The findings also tie in with some of Grueter’s past research. In a study published in the journal  Evolution and Human Behavior back in 2015, he and his team reported that male primates have developed more ostentatious ‘ornaments’ or ‘badges’ (such as beards in humans, cheek flanges in orangutans and so on) to help them navigate big, multilevel societies.

Such elements could help males attract the attention — and affections — of females while also helping them deal with male competition in a more direct way. Male rhesus macaques (Macaca mulatta) with darker red faces receive more ‘come-ons’ from females during the mating season, the team reported in that study, while men with beards could be seen as more aggressive and dominant than those without beards — helping them intimidate competitors and attract women drawn to seemingly powerful men. That paper also suggested these badges are particularly useful for males in large, complex groups, as proxies to show dominance or rank.

“When you live in a small group where everyone knows everyone because of repeated interactions, there is no need to signal quality and competitiveness via ornaments,” Greuter explained at the time.

“In large groups where individuals are surrounded by strangers, we need a quick reliable tool to evaluate someone’s strength and quality, and that’s where these elaborate ornaments come in. In the case of humans, this may also include phenotypic extensions such as body decoration, jewellery and prestige items.”

So, primate ladies in the audience, take heed: flashy males may catch your eye… but there’s really only enough energy to pursue a single reproductive strategy at a time.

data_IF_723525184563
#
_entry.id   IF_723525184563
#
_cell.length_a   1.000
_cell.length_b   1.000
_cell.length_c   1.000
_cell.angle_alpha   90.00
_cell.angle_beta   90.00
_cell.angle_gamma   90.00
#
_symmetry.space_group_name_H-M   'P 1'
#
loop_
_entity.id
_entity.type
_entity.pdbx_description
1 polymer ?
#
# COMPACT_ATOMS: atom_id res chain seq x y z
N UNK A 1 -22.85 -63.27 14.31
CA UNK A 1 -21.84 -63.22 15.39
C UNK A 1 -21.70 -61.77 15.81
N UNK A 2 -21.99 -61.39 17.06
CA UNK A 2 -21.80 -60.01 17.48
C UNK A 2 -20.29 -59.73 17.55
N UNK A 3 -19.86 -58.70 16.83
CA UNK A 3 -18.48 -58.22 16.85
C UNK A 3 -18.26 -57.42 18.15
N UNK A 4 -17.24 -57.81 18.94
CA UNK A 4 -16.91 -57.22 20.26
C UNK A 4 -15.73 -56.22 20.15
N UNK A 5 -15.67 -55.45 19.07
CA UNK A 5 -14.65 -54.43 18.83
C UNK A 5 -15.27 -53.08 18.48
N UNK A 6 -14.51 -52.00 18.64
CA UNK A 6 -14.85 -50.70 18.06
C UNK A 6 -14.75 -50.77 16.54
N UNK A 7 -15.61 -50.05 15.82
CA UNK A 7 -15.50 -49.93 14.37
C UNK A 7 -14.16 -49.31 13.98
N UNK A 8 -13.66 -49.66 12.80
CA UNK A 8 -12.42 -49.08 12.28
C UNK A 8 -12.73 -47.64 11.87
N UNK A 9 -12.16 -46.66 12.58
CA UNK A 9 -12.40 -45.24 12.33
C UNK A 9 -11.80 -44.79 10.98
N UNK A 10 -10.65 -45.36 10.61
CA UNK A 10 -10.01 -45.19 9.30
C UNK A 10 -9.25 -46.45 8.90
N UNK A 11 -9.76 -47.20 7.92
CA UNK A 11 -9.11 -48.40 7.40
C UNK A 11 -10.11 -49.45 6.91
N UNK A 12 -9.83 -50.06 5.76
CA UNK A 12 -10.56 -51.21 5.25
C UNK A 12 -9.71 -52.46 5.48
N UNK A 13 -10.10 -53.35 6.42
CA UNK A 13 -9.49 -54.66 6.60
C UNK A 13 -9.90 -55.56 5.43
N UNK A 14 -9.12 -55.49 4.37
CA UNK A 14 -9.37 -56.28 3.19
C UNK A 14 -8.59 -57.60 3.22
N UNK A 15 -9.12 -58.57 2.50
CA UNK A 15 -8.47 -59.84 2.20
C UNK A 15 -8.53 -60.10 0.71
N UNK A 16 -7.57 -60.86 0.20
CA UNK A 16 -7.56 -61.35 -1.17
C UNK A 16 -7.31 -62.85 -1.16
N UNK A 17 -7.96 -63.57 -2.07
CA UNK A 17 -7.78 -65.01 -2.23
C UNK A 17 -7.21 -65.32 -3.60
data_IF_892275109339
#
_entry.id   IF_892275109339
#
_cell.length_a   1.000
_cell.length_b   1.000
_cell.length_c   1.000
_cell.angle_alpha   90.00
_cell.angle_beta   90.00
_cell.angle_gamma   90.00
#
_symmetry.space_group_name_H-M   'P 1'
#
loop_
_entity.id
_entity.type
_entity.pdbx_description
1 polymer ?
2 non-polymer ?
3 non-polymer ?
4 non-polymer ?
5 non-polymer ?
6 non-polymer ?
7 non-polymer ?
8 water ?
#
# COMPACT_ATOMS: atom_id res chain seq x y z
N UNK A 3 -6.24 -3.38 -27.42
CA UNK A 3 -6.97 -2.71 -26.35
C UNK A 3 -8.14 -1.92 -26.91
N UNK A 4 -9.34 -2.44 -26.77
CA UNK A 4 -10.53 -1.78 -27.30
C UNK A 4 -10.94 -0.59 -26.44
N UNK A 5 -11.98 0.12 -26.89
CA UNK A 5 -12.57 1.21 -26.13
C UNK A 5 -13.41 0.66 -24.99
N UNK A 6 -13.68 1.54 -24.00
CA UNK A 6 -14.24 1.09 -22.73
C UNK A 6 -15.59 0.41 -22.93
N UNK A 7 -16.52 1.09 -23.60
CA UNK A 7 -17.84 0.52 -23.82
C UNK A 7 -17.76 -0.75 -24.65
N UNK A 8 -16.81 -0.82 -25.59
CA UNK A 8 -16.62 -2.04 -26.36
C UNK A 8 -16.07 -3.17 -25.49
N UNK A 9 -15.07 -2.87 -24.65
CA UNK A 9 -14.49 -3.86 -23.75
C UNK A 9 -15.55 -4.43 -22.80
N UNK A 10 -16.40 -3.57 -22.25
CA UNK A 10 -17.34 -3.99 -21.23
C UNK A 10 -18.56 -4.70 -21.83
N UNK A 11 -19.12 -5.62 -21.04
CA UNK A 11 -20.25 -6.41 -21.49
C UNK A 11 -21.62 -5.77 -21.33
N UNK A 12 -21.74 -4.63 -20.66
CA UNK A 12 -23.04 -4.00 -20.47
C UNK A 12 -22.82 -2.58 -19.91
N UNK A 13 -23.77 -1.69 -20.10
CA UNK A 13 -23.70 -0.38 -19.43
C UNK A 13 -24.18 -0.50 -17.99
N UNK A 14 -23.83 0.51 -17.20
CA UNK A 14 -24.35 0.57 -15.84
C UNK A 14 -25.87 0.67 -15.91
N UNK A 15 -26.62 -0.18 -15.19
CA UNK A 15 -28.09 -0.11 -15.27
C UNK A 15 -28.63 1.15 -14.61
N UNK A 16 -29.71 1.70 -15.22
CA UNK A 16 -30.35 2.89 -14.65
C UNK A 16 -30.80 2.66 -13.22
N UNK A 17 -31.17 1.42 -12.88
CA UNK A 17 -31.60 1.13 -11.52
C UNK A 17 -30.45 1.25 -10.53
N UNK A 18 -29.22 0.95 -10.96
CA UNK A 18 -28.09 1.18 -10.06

The paper “Sexual ornaments but not weapons trade off against testes size in primates” has been published in the journal Proceedings of the Royal Society B: Biological Sciences.

Fruit fly.

Neuron cluster which can override sleep identified in the fruit fly brain

Certain neurons in the brains of male fruit flies will suppress the animal’s sleep if they have any female to court nearby.

Fruit fly.

Image credits John Tann / Flickr.

Who here hasn’t had to forgo the sweet embrace of sleep when something important pops up — a paper due in the morning, a book you just can’t put down. Or, if you’re a male fruit fly, because there’a a change you might get some action.

A team of researchers from the Sidney Kimmel Medical College at Thomas Jefferson University found that like humans, fruit flies (Drosophila melanogaster) can keep themselves awake if something important pops up. More specifically, they report that a certain group of neurons in the males’ brains can suppress their sleep so they can court female flies.